Masculine brands reinventing South Asian craftsmanship
A new generation of South Asian menswear brands are reinventing textiles from the Indian subcontinent to create garments that are both a nod to ancient customs and deeply modern.
Although long celebrated for their traditional craftsmanship and often hired by luxury brands, South Asian artisans have not achieved the same recognition as the couturiers of Paris or the tailors of Savile Row.
But now, with a growing demand for transparency and craftsmanship in fashion – the ability to work with artisans without intermediaries and the ease with which designers can sell directly to discerning international customers – southern menswear brands ZnAli, Karu Research and Kardo are renewing traditional fashion.
“For preserve traditional craftsmanship, it is also important to challenge one’s potential.”
The oldest and perhaps the most accessible of these brands is Delhi-based Kardo, founded by Rikki Kher in 2013 and carried by some of the most cutting-edge boutiques in the world. The child of Indian immigrants, Kher grew up in the family’s Sari boutique in London, went to business school at NYU and got into the fashion business. A sourcing job brought him back to India, where he fell in love with the country’s seemingly endless variety of unique handcrafted textiles. “It was an incredible emotional reaction to be in the country where your parents were born,” he says. Grab. After years of working for fast fashion brands and international corporations, he decided to strike out on his own and start a business that makes clothes slowly and responsibly.
Using vintage fabrics, Chikankari embroidery and Khadi (the handwoven cotton once worn by Gandhi), Kardo keeps cuts simple and emphasizes the textiles themselves. Kher is particularly proud of his brand’s commitment to block printing, a technique dating back to at least the 12th century that requires fantastic patience and skill, but produces beautifully variegated fabrics with a human touch. “Every print they create is done in-house, so the blocks are made from scratch,” he says.
To design these prints, Kardo has partnered with the Indian textile brand Anokhi, which has been striving to perpetuate this know-how since 1970. approach to work with it”, explains Rachel Bracken Singh, design director of Anokhi.
A standout block print piece from Kardo’s Spring/Summer 22 collection is a lavishly patterned blue tracksuit with contrasting orange stripes along the legs and sleeves. Made from naturally dyed cotton rather than stretchy black polyester blends, this two-piece tracksuit is as at home on the streets of East London as it is in New Delhi.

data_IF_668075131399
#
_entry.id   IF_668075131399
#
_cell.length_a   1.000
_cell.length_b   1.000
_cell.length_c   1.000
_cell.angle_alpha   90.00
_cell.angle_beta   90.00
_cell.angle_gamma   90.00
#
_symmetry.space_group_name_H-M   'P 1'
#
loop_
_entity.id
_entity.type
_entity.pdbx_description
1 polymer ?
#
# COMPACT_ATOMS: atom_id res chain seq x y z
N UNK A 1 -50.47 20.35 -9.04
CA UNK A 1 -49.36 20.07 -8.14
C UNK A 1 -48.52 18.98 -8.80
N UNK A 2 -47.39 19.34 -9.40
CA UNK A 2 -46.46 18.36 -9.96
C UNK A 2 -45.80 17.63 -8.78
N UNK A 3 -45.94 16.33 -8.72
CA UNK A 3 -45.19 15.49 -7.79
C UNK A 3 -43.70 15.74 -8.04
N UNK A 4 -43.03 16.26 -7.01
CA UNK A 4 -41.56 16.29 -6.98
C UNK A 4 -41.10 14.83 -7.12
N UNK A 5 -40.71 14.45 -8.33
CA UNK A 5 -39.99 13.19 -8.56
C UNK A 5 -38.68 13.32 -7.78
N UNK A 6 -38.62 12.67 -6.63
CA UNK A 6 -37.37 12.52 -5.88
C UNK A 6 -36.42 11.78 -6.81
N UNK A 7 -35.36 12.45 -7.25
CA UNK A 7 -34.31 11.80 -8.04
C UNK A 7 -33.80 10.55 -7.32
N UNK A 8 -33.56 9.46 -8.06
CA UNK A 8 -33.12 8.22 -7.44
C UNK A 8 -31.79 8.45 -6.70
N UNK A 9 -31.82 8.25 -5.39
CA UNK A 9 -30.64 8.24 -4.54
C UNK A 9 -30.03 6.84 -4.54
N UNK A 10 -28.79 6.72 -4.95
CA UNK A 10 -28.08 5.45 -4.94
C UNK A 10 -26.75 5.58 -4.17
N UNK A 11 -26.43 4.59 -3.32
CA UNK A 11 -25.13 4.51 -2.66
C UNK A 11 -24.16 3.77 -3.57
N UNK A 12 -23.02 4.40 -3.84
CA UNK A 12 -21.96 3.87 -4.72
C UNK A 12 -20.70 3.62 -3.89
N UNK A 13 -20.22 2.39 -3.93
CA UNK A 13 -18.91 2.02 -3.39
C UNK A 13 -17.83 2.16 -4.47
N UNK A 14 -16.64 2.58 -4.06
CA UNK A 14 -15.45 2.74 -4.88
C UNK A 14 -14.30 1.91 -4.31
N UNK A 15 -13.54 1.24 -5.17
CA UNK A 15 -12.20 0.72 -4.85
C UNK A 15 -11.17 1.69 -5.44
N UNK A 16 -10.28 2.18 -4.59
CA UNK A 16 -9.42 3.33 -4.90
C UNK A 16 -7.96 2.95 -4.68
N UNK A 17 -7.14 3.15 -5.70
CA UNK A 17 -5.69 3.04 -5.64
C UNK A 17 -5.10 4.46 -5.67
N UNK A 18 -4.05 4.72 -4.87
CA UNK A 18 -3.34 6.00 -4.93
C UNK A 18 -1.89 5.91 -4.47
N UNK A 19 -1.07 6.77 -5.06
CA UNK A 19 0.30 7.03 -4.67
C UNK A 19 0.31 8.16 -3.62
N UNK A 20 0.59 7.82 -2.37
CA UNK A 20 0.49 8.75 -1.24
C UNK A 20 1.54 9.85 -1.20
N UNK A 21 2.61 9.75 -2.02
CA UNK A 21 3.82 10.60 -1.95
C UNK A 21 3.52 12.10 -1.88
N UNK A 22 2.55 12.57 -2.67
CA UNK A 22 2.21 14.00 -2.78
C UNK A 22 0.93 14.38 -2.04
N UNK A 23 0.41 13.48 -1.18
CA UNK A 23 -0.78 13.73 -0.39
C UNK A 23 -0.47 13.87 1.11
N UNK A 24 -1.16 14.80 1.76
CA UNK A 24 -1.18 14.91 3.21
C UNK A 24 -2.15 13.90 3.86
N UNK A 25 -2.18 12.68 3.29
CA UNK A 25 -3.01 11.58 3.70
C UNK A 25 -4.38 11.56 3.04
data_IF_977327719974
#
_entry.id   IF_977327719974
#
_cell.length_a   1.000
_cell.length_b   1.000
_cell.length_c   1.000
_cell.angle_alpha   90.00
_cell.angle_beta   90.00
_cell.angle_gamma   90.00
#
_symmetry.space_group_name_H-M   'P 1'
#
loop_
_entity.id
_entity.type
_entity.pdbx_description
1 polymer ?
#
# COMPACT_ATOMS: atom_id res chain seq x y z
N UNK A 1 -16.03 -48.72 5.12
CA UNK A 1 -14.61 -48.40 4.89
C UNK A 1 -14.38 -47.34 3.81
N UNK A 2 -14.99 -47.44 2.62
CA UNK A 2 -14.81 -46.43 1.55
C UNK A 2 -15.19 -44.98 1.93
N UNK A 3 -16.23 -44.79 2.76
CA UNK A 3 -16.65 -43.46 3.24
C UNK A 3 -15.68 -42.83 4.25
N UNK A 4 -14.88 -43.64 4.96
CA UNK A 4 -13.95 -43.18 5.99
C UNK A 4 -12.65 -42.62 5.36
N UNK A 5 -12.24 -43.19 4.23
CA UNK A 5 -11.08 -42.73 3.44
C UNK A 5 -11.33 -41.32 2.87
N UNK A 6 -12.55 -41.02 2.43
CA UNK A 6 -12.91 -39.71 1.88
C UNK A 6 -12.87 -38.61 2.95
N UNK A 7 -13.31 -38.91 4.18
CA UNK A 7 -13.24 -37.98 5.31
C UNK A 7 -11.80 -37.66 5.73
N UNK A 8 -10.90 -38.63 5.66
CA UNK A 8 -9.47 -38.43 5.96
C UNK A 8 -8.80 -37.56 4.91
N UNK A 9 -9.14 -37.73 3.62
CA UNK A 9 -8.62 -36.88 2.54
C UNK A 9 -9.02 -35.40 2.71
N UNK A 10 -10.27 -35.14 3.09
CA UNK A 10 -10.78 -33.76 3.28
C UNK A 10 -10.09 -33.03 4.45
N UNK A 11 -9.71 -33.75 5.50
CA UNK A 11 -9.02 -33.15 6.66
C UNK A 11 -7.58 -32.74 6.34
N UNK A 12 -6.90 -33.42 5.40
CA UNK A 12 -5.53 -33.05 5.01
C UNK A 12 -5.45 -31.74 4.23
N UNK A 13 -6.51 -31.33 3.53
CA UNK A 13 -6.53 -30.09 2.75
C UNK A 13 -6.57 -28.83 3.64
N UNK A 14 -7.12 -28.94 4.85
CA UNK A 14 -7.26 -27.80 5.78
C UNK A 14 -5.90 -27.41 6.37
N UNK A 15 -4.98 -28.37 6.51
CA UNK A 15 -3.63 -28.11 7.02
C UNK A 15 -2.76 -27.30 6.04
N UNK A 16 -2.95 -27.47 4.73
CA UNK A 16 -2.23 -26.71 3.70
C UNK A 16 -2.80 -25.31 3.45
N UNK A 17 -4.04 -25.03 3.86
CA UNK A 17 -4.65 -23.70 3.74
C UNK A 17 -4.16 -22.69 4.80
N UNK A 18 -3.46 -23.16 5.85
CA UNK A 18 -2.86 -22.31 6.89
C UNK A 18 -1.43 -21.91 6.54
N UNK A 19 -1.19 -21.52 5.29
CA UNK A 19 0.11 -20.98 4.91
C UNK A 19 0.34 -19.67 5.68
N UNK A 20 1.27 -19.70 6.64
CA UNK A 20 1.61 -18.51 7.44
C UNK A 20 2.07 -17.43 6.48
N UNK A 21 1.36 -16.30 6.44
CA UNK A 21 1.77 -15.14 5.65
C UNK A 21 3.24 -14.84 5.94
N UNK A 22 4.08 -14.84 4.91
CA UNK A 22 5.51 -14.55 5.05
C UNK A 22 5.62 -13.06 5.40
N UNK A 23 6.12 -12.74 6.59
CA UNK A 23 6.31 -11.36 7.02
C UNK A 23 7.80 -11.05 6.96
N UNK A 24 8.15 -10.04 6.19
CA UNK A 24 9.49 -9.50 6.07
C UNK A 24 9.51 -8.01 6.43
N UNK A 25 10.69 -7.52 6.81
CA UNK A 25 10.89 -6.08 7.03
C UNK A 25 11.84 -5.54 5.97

“Using an attractive, retro-inspired and street-savvy contemporary style code, now is the time to merge the best of east and west,” says Ekta Rajani, Indian stylist and slow fashion expert . “As an alternative to the hyper-industrial western model” in India, “menswear is getting a boost”. For Rajani, this turn to India’s textile heritage signals a broader “change of attitude and pride” among South Asian designers and consumers who are finding a renewed appreciation for fashion traditions that had long been seen as exceeded.
In recent years, more and more South Asian menswear brands are beginning to find a global audience. Kartik Kumra launched his Karu Research brand just two years ago in a bedroom at his parents’ house in Delhi. He was halfway through an economics degree at the University of Pennsylvania, but suddenly found himself stuck at home on lockdown. Kumra was a longtime admirer of niche Japanese brands like Kapital and Visvim and sensed a similarity between wabi-sabi style boro and overdyed and embroidered Indian textiles like Kantha. Faced with the prospect of finishing a digital internship at an American company late at night, he decided to devote himself full-time to designing clothes.
“I just haven’t seen any Indian clothes in the stores,” Kumra says. “And not like Indian silhouettes traditionally, just anything representing India. So I was like, ‘Ok, there’s definitely room for that.’